During Cisneros' first few months as HUD secretary, much was written about his commitment to social change via federal housing and urban development policy. When Los Angeles was devastated by riots in 1992 following the acquittal of L.A. police officers on trial for beating motorist Rodney King, Cisneros, though out of public office at the time, was on the scene calling for changes in urban policy. Laurie McGinley, in an April 1993 Wall Street Journal article, described the hopes Cisneros brought with him to HUD. "In his first months in office, Mr. Cisneros has developed 'principles' for retooling urban programs, including reducing the concentration of the poor in the inner city; using housing policy to provide 'an economic ladder'; and trying to change 'self destructive behaviors on both sides of the racial divide.'" In September of 1993 William Fulton wrote in Planning that Cisneros "recommended that public housing regulations be reformed to support four values he believes HUD should promote: community, family, economic 'lift,' and individual rights and responsibilities." And at the end of 1993, Cisneros issued a memo to President Bill Clinton calling for "a multifaceted urban policy," with tax and housing credits for the working poor, expanded homeownership programs, and economic empowerment zones to encourage business investment.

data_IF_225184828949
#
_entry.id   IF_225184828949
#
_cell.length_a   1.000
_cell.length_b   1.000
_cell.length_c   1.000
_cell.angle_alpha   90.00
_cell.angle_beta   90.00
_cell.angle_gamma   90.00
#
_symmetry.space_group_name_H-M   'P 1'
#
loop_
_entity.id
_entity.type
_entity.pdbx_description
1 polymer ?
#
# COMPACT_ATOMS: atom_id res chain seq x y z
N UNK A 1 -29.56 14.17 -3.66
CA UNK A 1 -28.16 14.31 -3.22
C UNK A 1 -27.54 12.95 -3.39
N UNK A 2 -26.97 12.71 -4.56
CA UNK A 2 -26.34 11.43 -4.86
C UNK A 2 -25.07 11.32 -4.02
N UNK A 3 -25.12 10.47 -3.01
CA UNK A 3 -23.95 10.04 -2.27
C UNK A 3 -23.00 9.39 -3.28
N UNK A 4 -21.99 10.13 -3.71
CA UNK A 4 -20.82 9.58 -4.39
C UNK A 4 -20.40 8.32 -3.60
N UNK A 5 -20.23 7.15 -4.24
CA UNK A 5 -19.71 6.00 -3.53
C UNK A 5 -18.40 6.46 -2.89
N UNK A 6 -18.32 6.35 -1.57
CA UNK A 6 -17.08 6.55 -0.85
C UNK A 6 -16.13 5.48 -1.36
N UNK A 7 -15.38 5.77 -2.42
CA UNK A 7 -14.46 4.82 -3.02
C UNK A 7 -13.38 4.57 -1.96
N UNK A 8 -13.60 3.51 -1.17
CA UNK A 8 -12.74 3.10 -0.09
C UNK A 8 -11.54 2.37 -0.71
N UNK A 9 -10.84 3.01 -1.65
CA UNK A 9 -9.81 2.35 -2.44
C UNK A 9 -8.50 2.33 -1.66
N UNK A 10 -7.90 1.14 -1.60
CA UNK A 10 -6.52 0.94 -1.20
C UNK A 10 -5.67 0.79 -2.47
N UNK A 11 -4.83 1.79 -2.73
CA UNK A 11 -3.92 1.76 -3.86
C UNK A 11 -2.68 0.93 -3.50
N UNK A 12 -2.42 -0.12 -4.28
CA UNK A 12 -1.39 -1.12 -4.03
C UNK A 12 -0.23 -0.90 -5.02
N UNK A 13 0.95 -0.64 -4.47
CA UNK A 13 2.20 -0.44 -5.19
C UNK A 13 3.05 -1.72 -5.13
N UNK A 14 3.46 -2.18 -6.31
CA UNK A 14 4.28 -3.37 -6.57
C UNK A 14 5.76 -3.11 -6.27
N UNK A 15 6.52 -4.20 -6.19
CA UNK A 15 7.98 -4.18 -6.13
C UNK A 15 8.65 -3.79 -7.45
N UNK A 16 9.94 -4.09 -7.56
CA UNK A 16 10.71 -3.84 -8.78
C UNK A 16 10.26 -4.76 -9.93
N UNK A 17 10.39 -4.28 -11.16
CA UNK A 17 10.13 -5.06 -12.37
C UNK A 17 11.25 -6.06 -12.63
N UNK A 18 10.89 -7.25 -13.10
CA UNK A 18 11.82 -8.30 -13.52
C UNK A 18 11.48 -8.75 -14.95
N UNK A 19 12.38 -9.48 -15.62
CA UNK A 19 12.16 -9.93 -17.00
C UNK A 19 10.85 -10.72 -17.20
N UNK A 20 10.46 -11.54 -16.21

Actions taken by Cisneros in 1993, as part of his "Reinventing HUD" initiative, included: fostering cooperation, through the National Community Development Training Institute, among local governments and community organizations for better delivery of services; launching a $100 million public-private initiative to create a leadership fund; and generating half a billion dollars in pension money for Section 8 housing, through a joint program with the AFL-CIO.